Area schools prep for return to full-time in-person learning


By Susan Gonsalves, Liz Nolan, Melanie Petrucci

Algonquin Regional High School
A file photo from spring of last year shows Algonquin High School and its empty parking lot during the end of the 2019-2020 school year, when all learning went remote due to the onset of the COVID-19 pandemic. (Photo by/Dakota Antelman)

Region – Local schools finalized plans to reopen for full-time in-person learning, this month, after a year of COVID-19 shutdowns.

A major and controversial conversation in school districts across the state, this comes after a direct order from the state Department of Elementary and Secondary Education effectively rescinding support for the kinds of hybrid learning models that became popular during the last six months of education during the pandemic.


Large student body poses challenges in Westborough

Addressing the news with its School Committee, Westborough officials said they were excited to reopen. A large student body at Gibbons Middle School, though, also forced administrators to get creative with plans.

Now, when students return to class, next month, they may actually be headed to “swing spaces” such as their school’s library, gym or auditorium. Westborough has also spent roughly $100,000 on outdoor tents alone to help space students apart to continue to minimize the risk of COVID-19 spread.

To further space out the school community, select teachers who will continue instructing remotely after this transition will do so from home instead of from the school itself, as they currently do. Those teachers will support a total of 168 students who will remain in the remote program, school officials said.

“Everybody is game to make this happen and we have confidence implementation will go well,” Superintendent Amber Bock said.


Northborough/Southborough schools build on mandate, open Algonquin ahead of schedule

Northborough High School band practice during pandemic
An Algonquin band class practices outside during the fall semester of the 2020-2021 school year. Non-traditional learning environments like this could become commonplace as the Westborough Public Schools have already spent more than $100,000 on outdoor tents to serve as classrooms. (Photo by/Michelle Sheppard)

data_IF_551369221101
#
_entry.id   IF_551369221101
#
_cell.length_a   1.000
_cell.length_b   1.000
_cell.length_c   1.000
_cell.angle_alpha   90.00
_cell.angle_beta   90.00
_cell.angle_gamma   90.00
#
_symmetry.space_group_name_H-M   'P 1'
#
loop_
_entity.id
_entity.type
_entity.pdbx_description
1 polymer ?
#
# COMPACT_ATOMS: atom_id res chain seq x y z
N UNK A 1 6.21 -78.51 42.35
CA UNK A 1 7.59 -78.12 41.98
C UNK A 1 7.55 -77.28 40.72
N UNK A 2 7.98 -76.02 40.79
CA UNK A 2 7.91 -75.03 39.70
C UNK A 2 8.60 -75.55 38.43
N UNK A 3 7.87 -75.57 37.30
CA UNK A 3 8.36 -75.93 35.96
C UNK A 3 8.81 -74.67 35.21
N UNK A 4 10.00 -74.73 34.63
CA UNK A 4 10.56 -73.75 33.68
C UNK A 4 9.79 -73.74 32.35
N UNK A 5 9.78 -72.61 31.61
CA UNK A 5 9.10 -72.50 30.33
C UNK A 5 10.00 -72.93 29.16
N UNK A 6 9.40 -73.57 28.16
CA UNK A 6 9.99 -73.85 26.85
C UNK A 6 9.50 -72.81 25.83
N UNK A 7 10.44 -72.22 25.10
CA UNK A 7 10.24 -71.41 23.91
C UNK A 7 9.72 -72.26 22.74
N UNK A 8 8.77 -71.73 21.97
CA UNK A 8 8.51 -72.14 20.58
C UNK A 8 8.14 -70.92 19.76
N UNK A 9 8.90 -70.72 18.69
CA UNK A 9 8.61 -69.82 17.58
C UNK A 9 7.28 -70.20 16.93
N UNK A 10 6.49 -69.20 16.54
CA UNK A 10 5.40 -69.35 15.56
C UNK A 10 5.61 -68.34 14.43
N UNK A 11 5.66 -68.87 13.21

As Westborough feels confidence, officials in Northborough are taking a bold step to reopen Algonquin High School.

Indeed, while the state is requiring elementary school students to be back in class by April 5, and while it has recently announced middle schools must return by April 26, it has put no such restriction on hybrid learning at high schools.

Algonquin and district officials alike, though, say they’re secure enough in their safety protocols to be “proactive” in this case.

Superintendent Greg Martineau, more so, is specifically “optimistic that by mid-May all of our educators who want the opportunity to be vaccinated will have had the opportunity.”

On the student side of things, new state regulations say individuals ages 16+ will be eligible for vaccinations on Monday, April 19. That will give some students the opportunity to be vaccinated before their current learning model changes.


Shrewsbury Schools survey parents on reopening plans

With vaccines proliferating and neighboring communities building their interpretations of the state’s latest edict, Shrewsbury recently sent a survey to families and staff to determine if families in the all-remote (Cohort D) wished to return to full in-person learning or continue in an all-remote format for the remainder of the school year.

Of the 1,806 students in Cohort D, 294 indicated that they would return to school, officials say.

Even though that figure is low, district leaders added, it still provides logistical challenges similar in some respects to the ones faced by leaders of Westborough’s Gibbons school.

Reorganizing room spaces to safely fit students, the district will actually need to contract with a moving company to remove furniture from classrooms and make room for more desks.


Questions remain across region

Schools will reopen throughout April.

If they don’t, the state has said, they could face punitive cuts in annual budgetary aid.

As administrators say, further, that while they’re excited about having students back under their roofs full-time, they’re simultaneously recognizing the gravity of this moment.

“I think there is some apprehension amongst kids,” Algonquin Principal Sean Bevan said as his district announced its plan. “…We will have to be really mindful that it will be a challenge for lots of people.”

He elaborated, saying, “They have not had a five-day school [week since March 2020]. It will be a lot of transition for many of our kids. As we do our dry logistical planning, we have to keep in mind the emotional needs of the kids.”



Education – Community Advocate


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